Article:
Increasing amounts of pathogen replication usually lead to a proportionate increase in size and effector differentiation of the CD8+ T cell response, which is attributed to increased Ag and inflammation. Using a murine CMV that is highly sensitive to the antiviral drug famciclovir to modulate virus replication, we found that increased virus replication drove increased effector CD8+ T cell differentiation, as expected. Paradoxically, however, increased virus replication dramatically decreased the size of the CD8+ T cell response to two immunodominant epitopes. The decreased response was due to type I IFN–dependent depletion of conventional dendritic cells and could be reproduced by specific depletion of dendritic cells from day 2 postinfection or by sterile induction of type I IFN. Increased virus replication and type I IFN specifically inhibited the response to two immunodominant epitopes that are known to be dependent on Ag cross-presented by DCs, but they did not inhibit the response to “inflationary” epitopes whose responses can be sustained by infected nonhematopoietic cells. Our results show that type I IFN can suppress CD8+ T cell responses to cross-presented Ag by depleting cross-presenting conventional dendritic cells.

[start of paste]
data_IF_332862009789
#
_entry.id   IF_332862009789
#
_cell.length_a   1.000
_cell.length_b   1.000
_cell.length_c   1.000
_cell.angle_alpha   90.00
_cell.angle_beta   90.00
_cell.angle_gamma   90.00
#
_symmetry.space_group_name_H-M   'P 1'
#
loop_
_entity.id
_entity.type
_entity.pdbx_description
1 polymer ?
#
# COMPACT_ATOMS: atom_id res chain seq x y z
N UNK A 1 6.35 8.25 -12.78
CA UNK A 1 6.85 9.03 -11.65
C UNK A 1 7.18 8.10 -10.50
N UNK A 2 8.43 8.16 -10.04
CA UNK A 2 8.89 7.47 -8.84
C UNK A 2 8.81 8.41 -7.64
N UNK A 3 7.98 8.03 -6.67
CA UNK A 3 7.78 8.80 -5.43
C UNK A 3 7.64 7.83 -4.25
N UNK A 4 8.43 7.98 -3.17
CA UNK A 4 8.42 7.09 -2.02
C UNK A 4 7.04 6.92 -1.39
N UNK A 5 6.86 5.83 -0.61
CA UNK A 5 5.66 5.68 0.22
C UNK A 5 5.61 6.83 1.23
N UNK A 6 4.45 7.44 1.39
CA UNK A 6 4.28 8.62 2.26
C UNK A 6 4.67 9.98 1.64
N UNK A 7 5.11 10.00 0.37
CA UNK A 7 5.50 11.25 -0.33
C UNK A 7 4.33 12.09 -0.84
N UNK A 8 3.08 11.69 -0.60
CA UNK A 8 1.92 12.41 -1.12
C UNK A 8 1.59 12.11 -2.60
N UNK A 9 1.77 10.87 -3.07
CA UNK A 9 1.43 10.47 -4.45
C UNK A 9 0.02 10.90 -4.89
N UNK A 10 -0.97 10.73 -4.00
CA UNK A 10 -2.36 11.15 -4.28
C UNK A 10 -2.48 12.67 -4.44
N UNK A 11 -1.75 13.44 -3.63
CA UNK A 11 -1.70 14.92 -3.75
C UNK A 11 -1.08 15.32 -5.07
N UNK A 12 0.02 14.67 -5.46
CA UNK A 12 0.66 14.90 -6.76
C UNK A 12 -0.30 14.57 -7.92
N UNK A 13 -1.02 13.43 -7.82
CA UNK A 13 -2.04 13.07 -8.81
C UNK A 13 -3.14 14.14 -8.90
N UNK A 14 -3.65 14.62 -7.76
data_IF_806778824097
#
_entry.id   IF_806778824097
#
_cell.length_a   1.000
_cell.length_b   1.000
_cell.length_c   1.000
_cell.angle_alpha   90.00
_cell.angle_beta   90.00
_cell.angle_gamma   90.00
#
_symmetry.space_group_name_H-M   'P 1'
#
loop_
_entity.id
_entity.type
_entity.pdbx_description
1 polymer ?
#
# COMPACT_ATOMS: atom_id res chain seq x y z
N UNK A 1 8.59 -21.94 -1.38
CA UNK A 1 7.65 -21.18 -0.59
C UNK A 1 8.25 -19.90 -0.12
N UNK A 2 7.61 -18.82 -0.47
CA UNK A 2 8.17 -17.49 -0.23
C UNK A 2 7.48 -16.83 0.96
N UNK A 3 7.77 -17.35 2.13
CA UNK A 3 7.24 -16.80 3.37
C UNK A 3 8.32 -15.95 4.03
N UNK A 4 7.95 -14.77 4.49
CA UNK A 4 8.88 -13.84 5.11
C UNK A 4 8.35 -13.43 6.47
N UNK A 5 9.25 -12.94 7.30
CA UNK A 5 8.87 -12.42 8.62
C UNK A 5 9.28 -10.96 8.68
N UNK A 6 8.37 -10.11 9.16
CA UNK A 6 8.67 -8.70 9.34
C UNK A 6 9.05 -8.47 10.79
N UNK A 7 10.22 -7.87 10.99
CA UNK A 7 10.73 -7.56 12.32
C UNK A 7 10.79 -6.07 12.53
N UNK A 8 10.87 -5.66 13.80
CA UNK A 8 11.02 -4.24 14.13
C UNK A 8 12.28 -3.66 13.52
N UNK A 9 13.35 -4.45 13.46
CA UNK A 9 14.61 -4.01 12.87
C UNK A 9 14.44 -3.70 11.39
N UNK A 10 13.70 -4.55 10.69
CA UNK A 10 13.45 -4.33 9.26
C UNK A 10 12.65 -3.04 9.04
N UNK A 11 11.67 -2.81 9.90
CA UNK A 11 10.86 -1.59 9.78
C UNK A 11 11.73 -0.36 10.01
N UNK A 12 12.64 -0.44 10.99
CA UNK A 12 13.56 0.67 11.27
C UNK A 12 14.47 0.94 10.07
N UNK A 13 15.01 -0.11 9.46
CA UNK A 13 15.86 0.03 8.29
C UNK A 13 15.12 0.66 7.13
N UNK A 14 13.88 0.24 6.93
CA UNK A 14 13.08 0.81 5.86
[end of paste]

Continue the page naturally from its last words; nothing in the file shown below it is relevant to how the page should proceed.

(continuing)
Title:
Frontal Traumatic Brain Injury Increases Impulsive Decision Making in Rats: A Potential Role for the Inflammatory Cytokine Interleukin-12 

Publication:
Journal of Neurotrauma 2017: doi.org/10.1089/neu.2016.4813

Author(s):
Vonder Haar Cole, Martens Kris M., Riparip Lara-Kirstie, et al.

Quansys Products Used:
Multiplex ELISA

Abstract: